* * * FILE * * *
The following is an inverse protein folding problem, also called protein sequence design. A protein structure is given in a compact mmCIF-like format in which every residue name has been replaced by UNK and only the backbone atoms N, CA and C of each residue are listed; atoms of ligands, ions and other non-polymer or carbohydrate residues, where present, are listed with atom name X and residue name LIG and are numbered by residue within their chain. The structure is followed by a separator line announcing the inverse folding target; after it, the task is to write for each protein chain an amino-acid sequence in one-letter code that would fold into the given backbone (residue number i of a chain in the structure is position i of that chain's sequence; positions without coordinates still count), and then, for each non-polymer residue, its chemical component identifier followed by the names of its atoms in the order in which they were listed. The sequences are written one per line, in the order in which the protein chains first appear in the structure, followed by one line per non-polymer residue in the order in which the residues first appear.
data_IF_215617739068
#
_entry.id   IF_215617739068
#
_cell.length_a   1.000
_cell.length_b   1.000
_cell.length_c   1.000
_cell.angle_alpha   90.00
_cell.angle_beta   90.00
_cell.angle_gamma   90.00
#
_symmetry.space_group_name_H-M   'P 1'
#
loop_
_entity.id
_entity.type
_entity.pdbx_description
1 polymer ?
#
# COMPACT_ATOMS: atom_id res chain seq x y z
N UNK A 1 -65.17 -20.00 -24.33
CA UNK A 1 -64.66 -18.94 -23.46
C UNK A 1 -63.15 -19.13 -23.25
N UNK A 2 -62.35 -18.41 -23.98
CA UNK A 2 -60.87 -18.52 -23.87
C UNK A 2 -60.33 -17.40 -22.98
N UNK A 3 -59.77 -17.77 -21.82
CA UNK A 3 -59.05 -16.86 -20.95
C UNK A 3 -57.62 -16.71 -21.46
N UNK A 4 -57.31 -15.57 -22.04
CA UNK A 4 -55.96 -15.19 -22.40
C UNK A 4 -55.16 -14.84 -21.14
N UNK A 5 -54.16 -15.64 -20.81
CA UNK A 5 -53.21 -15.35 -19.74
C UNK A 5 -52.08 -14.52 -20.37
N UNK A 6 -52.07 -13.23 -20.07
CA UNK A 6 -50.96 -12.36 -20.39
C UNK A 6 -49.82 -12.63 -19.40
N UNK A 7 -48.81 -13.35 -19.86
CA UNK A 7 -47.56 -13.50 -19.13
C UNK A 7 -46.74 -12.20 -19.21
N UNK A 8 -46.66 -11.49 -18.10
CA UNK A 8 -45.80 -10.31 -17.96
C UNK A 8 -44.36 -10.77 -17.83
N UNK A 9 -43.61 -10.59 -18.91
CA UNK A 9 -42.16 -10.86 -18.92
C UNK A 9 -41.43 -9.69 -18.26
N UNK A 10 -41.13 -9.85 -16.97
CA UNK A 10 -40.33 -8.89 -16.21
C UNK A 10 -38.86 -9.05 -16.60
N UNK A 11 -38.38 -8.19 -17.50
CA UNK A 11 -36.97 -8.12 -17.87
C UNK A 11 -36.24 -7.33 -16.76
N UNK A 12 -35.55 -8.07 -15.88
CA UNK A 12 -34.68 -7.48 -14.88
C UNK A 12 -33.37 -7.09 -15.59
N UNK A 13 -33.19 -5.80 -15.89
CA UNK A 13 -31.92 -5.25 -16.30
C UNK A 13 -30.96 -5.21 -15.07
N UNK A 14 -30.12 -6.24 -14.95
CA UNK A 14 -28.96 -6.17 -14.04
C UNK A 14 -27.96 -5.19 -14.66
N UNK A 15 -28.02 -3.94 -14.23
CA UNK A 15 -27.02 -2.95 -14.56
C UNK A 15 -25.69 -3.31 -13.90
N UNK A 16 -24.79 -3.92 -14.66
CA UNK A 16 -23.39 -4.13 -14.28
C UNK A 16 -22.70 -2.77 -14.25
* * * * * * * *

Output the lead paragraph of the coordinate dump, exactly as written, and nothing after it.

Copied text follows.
The following is an inverse protein folding problem, also called protein sequence design. A protein structure is given in a compact mmCIF-like format in which every residue name has been replaced by UNK and only the backbone atoms N, CA and C of each residue are listed; atoms of ligands, ions and other non-polymer or carbohydrate residues, where present, are listed with atom name X and residue name LIG and are numbered by residue within their chain. The structure is followed by a separator line announcing the inverse folding target; after it, the task is to write for each protein chain an amino-acid sequence in one-letter code that would fold into the given backbone (residue number i of a chain in the structure is position i of that chain's sequence; positions without coordinates still count), and then, for each non-polymer residue, its chemical component identifier followed by the names of its atoms in the order in which they were listed. The sequences are written one per line, in the order in which the protein chains first appear in the structure, followed by one line per non-polymer residue in the order in which the residues first appear.